Feat over Pepsi: James' Coke deal sets new endorser standard

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Coca-Cola Co.'s signing of NBA rookie LeBron James to an eye-popping $12 million contract has other athletes and their agents eagerly looking forward to the next time they sit down at the negotiating table.

"When you begin to pay these sums of money, it sets a standard. Now everybody else is going to want that kind of money," said Tom Pirko, president of Santa Barbara, Calif.-based consultant Bevmark.

As reported first by Advertising Age, Coca-Cola last week signed Mr. James, a teenage phenom who is skipping college to play in the pros, to a six-year deal reported as worth $12 million to promote the company's Powerade sports drink and Sprite, the lemon-lime soda brand. Coca-Cola declined to discuss financial terms of the agreement. But an executive close to the deal confirmed a published report that Coca-Cola will pay Mr. James $2 million a year. It is apparently one of the biggest athlete endorsement deals in the beverage category. Only Nascar drivers Dale Earnhardt Jr. and Jeff Gordon earn more endorsing Budweiser and Pepsi, respectively.

"Does this up the ante for beer and soda endorsers? Well, let's put it this way: I'll be working the phones for my guy, that's for sure," said a VP at an athlete-representation firm who handles a high-profile National Football League player.

Gatorade talks

Coke's deal with Mr. James comes less than a week after negotiations between his agents and Gatorade broke down. Mr. James was seeking a similar $2 million annual contract to endorse Gatorade, a division of PepsiCo.'s Quaker Foods and Beverages division. Gatorade has an 80% share of the sports-drink market-Powerade's share is about 17%-and a gaggle of major endorsers that include baseball star Derek Jeter, football's Peyton Manning, basketball's Yao Ming and U.S. soccer star Mia Hamm.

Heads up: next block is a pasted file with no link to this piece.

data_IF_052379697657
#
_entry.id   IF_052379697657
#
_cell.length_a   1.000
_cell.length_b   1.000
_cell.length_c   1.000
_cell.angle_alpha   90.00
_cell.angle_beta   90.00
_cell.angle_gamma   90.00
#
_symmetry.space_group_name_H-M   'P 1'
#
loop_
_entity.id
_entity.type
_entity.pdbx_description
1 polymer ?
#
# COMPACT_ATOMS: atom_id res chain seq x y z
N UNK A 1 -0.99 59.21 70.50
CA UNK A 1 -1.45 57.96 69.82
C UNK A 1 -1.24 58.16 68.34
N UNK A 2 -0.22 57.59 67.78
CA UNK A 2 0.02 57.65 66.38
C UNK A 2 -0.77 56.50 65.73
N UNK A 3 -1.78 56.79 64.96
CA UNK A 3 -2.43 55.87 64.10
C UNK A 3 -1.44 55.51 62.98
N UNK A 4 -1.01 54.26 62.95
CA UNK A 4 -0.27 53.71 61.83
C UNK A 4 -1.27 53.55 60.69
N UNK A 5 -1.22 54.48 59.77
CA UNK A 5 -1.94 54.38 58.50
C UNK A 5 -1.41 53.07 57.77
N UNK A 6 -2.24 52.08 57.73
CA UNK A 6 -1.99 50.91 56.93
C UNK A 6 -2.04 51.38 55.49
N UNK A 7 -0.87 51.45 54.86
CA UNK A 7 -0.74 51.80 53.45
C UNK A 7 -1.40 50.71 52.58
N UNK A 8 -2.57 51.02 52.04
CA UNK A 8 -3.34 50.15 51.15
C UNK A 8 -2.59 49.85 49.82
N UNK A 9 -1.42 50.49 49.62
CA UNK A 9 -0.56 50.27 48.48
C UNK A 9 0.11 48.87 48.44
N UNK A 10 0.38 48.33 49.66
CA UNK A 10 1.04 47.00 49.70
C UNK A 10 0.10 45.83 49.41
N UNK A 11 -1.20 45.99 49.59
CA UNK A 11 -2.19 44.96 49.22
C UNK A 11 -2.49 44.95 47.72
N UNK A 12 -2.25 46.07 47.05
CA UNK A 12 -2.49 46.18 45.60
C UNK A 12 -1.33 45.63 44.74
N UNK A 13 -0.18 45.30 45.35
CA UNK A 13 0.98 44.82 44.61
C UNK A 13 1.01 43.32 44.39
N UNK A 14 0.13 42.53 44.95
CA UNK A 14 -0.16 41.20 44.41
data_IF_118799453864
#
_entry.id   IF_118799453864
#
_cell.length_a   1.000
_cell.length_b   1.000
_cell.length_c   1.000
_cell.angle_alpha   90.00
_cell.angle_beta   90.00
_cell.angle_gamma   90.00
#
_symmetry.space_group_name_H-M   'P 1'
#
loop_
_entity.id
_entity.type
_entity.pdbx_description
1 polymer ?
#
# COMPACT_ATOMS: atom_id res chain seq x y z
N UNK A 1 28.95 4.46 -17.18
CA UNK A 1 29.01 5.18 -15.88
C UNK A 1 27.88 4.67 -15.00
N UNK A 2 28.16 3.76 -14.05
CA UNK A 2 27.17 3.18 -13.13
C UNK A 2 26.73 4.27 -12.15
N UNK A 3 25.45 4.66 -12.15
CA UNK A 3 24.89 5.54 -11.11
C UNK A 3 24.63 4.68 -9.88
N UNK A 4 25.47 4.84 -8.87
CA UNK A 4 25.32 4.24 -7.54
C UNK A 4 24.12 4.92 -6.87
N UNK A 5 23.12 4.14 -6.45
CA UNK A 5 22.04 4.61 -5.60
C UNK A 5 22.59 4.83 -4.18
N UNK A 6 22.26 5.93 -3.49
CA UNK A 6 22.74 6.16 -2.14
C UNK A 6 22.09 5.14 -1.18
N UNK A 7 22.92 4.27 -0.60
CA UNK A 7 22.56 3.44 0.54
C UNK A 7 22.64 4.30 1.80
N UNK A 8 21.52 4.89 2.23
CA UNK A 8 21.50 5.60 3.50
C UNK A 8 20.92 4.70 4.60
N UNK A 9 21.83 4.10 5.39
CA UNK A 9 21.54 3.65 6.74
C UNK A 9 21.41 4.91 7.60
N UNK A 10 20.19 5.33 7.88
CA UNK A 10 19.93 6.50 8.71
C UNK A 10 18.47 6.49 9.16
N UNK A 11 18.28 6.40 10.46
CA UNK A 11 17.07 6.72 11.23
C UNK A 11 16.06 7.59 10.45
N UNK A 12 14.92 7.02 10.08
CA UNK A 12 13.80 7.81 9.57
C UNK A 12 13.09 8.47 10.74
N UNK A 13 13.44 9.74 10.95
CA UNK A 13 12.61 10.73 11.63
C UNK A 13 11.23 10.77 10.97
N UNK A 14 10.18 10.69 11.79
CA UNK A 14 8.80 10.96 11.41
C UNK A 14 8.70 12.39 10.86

Coke's signing of Mr. James represents somewhat of a coup over Pepsi, traditionally the brand with more youthful endorsers. But some still question the signing of an athlete yet to play a single minute of professional sports. The Cleveland Cavaliers selected Mr. James with the first pick in the June draft and signed him to a $12.96 million contract.

looking to stay relevant

"Coke has been attacked as being dowdy and ultra-conservative, so they want to stay relevant," Mr. Pirko said. "But I can't figure this one out. The way things are going right now, there have been a lot of failures with celebrity endorsers. There just aren't a lot of people who have the ability to ring the cash registers."

Coca-Cola disagrees. "LeBron James has brought more excitement and anticipation to the game of basketball than any player in recent history, and we think he's just getting started," Jeff Dunn, president, Coca-Cola North America, said.

WPP Group's Ogilvy & Mather, New York, handles the $43 million Sprite account but Coca-Cola last month invited at least four independent agencies-Wieden & Kennedy, Portland, Ore.; Modernista!, Boston; WongDoody, Seattle; and DiNoto, New York-to pitch ideas.

Coca-Cola has stopped running ads that featured Kobe Bryant in Sprite's "Obey Your Thirst" campaign, but it has not severed its contract with the Los Angeles Lakers star. Mr. Bryant remains under contract until 2005. The ads were due to come off the air when the NBA season ended in late June; Mr. Bryant was arrested in early July, charged with the sexual assault of a 19-year-old woman in Colorado. Read more: AdAge.com QwikFIND aao93w

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